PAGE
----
For hiring professionals
I recommend this same policy of clarity and transparency to the hiring professionals with whom I work. Include a clear statement about vaccine requirements in the job posting or advertisement. It should also be included in the initial application process using a simple yes or no check box. You might use language like this: “We require all employees to be vaccinated. Are you vaccinated or have a valid medical or religious exemption from receiving a COVID-19 vaccine? Check Yes or No. Do not provide any additional information.”
I stated earlier that it is generally acceptable to ask about vaccination status during an interview. But it’s important to be aware that you cannot ask any follow-up questions that may violate state or federal laws. What you ask—and how—must be thoughtfully reviewed in advance to prevent candidates from revealing disability-related information to you or to their prospective employer. If you determine that the question should be asked during the recruiting process, follow a script informing the candidate that vaccination is a condition of employment and intentionally instruct them not to provide any information either than a “Yes” or “No” to the question. You may wish to consult a legal expert to ensure that your communications are in compliance with all current regulations.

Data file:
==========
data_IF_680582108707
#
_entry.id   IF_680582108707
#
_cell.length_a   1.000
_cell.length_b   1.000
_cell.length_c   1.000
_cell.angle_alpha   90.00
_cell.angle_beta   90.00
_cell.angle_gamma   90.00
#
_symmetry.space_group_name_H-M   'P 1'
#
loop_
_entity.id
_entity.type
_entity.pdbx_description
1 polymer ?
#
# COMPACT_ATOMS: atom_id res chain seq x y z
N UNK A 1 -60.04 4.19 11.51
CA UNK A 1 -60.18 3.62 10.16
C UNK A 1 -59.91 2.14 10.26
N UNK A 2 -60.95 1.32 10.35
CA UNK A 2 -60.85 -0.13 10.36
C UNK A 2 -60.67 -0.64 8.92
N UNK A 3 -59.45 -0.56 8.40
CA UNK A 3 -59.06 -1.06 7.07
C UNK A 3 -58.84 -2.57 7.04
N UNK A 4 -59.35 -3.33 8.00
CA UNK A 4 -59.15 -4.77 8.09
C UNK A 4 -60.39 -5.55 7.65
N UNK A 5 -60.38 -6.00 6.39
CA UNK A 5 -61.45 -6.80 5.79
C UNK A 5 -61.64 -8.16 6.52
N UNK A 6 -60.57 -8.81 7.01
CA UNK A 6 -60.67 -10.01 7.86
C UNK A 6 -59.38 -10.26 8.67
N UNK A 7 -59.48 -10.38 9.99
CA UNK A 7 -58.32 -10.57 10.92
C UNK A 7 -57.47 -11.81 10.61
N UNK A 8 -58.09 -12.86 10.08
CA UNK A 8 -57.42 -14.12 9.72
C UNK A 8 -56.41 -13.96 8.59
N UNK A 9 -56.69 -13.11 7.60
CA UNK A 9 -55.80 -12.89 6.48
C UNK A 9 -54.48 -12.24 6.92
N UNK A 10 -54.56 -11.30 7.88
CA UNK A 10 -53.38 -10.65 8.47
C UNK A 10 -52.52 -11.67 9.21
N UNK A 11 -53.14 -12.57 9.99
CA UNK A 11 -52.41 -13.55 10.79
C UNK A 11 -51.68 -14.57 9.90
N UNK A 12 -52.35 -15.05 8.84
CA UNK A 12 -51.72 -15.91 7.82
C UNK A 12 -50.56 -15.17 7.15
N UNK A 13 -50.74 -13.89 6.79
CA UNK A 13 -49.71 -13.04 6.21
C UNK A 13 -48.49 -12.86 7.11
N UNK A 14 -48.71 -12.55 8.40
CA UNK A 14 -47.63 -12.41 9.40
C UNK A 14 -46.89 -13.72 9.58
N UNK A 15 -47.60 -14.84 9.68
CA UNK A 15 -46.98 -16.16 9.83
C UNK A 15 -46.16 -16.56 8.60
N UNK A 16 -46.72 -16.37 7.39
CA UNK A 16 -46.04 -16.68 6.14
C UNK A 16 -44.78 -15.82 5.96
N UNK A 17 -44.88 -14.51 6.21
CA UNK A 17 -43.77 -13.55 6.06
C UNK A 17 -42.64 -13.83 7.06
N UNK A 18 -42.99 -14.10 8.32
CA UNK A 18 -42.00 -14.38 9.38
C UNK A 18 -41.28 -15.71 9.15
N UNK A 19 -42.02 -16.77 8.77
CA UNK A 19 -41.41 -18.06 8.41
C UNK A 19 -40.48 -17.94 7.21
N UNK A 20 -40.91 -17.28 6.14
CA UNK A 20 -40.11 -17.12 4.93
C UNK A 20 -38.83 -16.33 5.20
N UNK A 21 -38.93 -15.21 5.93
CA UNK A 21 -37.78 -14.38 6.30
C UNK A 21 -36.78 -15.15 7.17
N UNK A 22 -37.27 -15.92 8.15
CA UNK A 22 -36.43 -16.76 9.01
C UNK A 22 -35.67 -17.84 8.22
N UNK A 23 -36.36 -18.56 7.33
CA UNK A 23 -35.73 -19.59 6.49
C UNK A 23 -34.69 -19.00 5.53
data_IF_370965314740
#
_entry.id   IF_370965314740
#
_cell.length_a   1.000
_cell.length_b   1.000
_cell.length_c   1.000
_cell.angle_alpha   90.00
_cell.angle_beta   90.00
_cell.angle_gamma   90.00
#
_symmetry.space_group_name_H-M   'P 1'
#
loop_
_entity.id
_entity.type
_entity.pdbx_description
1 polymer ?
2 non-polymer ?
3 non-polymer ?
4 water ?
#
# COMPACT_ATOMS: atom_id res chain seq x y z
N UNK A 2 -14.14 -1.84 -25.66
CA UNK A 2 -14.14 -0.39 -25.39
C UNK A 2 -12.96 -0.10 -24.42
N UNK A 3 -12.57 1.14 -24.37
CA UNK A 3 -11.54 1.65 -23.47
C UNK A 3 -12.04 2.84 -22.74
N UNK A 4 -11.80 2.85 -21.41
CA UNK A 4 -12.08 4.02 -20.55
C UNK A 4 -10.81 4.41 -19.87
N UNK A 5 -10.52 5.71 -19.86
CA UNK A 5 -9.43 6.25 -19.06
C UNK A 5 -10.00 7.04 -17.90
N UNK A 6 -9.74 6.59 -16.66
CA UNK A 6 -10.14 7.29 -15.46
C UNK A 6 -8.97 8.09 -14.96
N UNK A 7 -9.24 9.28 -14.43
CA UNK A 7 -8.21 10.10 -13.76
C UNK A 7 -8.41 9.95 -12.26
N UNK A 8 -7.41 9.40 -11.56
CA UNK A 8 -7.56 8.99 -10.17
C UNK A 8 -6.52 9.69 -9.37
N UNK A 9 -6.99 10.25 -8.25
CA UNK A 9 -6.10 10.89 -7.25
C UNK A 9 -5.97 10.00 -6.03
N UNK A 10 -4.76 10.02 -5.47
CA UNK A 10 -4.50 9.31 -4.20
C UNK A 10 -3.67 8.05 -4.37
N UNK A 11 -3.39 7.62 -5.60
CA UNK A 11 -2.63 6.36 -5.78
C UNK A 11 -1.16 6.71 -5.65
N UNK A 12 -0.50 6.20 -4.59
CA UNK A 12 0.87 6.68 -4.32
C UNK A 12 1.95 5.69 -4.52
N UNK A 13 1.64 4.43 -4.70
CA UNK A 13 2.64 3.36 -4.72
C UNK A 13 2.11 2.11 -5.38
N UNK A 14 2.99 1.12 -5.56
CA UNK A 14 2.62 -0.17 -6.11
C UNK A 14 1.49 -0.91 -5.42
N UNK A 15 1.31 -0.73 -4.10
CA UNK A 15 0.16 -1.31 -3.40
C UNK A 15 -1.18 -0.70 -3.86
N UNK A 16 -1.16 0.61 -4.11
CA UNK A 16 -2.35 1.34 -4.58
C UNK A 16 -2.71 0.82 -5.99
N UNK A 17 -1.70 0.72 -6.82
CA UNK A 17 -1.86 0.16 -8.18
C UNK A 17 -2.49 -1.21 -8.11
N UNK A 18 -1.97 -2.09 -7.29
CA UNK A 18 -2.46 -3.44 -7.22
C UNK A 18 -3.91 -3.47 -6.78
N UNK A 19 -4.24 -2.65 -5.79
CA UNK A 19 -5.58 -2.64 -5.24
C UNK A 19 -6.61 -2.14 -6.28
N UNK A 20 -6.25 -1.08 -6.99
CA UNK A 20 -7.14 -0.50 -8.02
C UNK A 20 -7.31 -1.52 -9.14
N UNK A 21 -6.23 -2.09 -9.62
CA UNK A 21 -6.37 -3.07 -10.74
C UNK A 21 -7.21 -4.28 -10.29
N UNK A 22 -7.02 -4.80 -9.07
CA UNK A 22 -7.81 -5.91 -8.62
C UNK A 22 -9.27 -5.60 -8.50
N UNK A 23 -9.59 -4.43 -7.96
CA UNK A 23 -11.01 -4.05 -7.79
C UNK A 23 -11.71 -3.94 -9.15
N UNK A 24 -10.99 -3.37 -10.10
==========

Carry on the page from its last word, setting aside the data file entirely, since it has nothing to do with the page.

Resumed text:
I generally suggest, when COVID vaccination is a condition of employment, that candidates be informed of this both verbally and in writing. However, I recommend that recruiters and hiring professionals share this information without requesting proof of vaccination until an offer of employment is made.
Finally, remember to protect the candidate’s privacy. This applies to all information that they share, including their vaccination status.
Be transparent with your expectations. Ensure that you are in compliance with all regulations. And protect privacy. Recruiters and hiring professionals are accustomed to these practices as a cornerstone of successful engagement with candidates. Questions about vaccination have given them a new urgency.